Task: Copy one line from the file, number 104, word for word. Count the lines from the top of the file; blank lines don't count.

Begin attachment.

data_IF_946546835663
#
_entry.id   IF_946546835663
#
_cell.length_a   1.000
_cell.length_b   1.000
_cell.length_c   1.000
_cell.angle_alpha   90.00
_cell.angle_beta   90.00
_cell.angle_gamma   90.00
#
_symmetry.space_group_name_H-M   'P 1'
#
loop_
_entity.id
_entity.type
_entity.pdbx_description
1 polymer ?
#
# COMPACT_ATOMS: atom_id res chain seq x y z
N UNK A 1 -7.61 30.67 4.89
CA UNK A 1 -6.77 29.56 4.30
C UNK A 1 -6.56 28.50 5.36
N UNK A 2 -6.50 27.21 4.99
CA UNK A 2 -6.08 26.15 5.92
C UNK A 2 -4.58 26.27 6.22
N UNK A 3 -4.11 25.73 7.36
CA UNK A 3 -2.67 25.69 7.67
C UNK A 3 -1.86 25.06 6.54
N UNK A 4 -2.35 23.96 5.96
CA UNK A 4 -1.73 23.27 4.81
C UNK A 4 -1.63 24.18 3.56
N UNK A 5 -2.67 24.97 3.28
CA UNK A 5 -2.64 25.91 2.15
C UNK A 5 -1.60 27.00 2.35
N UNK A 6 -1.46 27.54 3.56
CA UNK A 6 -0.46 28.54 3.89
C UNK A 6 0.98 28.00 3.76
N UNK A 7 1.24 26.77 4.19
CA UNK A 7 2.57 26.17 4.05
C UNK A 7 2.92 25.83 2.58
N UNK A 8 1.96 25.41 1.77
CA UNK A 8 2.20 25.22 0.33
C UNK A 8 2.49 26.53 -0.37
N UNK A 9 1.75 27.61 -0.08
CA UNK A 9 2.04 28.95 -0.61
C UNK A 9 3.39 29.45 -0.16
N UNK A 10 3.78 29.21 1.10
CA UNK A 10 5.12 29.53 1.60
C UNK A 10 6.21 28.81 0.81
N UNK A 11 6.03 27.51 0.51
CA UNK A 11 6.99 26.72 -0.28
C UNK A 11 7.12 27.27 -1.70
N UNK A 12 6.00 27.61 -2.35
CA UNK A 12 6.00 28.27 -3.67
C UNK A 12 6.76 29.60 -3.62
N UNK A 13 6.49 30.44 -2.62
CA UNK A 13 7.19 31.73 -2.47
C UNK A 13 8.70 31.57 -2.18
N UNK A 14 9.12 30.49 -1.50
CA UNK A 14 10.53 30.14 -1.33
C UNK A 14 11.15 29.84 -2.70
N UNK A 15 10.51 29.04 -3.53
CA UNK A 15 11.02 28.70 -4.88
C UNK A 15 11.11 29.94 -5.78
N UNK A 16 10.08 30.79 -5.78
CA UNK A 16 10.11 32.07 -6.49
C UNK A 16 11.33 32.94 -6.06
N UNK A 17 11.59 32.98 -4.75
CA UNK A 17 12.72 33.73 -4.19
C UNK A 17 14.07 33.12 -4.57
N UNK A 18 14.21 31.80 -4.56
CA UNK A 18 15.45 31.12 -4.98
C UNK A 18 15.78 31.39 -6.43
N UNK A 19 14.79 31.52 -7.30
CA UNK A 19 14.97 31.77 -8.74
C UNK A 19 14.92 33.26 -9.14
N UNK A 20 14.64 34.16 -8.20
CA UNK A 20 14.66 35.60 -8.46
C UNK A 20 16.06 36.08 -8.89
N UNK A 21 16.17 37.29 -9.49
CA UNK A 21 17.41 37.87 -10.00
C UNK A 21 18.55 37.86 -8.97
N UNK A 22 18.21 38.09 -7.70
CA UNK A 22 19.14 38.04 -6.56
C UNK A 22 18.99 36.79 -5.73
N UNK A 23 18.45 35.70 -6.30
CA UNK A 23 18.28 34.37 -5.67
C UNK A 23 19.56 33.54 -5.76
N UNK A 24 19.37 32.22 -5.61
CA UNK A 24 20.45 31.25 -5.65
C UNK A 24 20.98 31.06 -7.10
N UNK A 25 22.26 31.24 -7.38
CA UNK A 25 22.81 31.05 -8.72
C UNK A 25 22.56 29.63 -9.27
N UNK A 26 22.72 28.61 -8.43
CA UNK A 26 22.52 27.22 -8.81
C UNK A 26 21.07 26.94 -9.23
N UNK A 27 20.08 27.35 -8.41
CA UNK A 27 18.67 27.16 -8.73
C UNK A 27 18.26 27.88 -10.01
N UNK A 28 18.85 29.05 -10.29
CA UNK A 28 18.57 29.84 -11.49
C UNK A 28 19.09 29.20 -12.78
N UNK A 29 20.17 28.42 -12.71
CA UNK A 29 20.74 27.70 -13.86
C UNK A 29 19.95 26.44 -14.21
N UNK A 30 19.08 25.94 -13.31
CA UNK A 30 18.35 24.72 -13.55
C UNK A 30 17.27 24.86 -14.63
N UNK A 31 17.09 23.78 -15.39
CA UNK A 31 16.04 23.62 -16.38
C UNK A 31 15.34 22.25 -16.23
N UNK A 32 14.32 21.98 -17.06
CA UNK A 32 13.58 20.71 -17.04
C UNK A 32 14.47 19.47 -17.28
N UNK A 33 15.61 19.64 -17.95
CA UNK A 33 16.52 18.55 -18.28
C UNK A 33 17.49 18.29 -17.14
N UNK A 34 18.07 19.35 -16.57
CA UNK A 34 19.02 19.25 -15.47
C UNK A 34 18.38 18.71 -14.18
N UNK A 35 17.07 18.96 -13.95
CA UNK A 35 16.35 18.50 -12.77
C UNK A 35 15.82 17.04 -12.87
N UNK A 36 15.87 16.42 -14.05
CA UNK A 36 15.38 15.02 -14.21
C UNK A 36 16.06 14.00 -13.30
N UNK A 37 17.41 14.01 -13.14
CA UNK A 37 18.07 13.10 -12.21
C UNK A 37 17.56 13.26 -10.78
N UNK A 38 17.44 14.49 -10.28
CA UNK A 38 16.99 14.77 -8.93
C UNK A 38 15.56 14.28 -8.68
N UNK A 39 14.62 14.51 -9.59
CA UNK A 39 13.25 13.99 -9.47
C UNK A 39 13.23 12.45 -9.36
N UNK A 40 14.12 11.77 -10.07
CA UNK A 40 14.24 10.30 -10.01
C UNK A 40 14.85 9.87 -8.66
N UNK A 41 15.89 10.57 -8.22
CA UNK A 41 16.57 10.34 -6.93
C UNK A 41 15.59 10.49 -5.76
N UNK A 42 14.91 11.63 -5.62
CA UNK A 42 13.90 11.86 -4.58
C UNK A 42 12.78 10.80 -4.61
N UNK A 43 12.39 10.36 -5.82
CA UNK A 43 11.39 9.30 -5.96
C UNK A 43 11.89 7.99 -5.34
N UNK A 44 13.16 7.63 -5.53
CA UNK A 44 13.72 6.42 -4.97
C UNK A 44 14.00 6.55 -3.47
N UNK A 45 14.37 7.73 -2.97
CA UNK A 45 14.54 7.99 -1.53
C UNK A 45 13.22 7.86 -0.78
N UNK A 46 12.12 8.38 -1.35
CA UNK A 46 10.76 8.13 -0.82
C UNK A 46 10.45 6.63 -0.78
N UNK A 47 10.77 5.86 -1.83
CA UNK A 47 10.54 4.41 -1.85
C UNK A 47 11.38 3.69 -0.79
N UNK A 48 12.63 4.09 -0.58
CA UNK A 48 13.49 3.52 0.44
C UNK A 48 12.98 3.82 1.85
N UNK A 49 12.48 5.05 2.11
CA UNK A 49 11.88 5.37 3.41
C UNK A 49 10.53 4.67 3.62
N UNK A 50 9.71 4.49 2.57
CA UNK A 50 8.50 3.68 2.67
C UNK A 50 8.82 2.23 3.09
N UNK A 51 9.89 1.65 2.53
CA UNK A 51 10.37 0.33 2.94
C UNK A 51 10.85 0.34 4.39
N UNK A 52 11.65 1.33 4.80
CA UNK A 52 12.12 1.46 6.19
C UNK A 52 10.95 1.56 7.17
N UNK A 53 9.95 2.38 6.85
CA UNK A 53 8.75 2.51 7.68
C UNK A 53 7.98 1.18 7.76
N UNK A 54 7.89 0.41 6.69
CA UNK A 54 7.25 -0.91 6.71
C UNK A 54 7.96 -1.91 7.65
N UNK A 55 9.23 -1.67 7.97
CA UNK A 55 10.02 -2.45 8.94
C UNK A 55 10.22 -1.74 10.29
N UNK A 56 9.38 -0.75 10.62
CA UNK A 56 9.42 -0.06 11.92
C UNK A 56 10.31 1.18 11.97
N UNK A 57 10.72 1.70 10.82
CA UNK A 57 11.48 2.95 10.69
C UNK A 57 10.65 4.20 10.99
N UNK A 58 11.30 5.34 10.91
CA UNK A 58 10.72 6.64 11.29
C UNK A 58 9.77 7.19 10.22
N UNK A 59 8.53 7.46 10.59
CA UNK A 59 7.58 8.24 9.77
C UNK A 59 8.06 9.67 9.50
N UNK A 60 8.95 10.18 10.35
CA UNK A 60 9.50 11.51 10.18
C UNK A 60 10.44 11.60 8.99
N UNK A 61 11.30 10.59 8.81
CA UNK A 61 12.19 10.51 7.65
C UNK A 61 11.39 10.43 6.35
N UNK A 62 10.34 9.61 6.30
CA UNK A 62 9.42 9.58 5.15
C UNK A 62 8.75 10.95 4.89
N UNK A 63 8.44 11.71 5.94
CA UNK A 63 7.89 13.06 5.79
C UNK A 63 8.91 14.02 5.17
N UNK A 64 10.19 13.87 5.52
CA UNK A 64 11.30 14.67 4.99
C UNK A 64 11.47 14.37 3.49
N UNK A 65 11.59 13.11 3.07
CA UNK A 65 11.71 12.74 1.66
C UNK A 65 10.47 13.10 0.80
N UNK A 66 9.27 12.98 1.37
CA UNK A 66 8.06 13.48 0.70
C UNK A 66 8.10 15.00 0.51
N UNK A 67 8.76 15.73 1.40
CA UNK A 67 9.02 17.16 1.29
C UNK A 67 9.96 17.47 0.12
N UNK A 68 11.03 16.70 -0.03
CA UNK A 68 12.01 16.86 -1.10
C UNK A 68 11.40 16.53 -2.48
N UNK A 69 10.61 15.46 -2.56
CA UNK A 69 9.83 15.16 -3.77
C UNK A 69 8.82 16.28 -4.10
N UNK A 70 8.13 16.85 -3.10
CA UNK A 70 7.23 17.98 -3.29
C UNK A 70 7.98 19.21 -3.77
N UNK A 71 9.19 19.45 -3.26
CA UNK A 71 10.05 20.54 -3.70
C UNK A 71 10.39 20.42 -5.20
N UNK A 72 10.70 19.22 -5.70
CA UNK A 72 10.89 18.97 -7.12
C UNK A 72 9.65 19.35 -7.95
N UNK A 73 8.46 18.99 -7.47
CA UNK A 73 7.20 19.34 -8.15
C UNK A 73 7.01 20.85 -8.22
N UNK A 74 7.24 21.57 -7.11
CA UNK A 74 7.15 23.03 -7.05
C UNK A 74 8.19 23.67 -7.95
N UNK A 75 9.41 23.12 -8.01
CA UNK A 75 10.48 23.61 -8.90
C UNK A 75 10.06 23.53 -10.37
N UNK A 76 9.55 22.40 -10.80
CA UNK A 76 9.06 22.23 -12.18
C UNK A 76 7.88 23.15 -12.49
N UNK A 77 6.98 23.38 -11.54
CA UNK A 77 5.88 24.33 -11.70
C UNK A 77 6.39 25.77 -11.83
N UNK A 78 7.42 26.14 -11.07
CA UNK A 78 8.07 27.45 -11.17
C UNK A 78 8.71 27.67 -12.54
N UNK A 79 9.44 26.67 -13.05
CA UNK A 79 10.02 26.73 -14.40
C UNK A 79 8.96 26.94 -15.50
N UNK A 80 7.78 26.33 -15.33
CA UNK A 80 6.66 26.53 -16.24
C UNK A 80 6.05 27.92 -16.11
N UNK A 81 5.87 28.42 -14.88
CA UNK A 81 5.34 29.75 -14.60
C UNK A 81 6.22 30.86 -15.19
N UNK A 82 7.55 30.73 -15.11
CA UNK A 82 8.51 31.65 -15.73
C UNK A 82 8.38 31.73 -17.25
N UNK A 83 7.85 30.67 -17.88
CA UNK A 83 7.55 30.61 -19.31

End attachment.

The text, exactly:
C UNK A 28 19.09 29.20 -12.78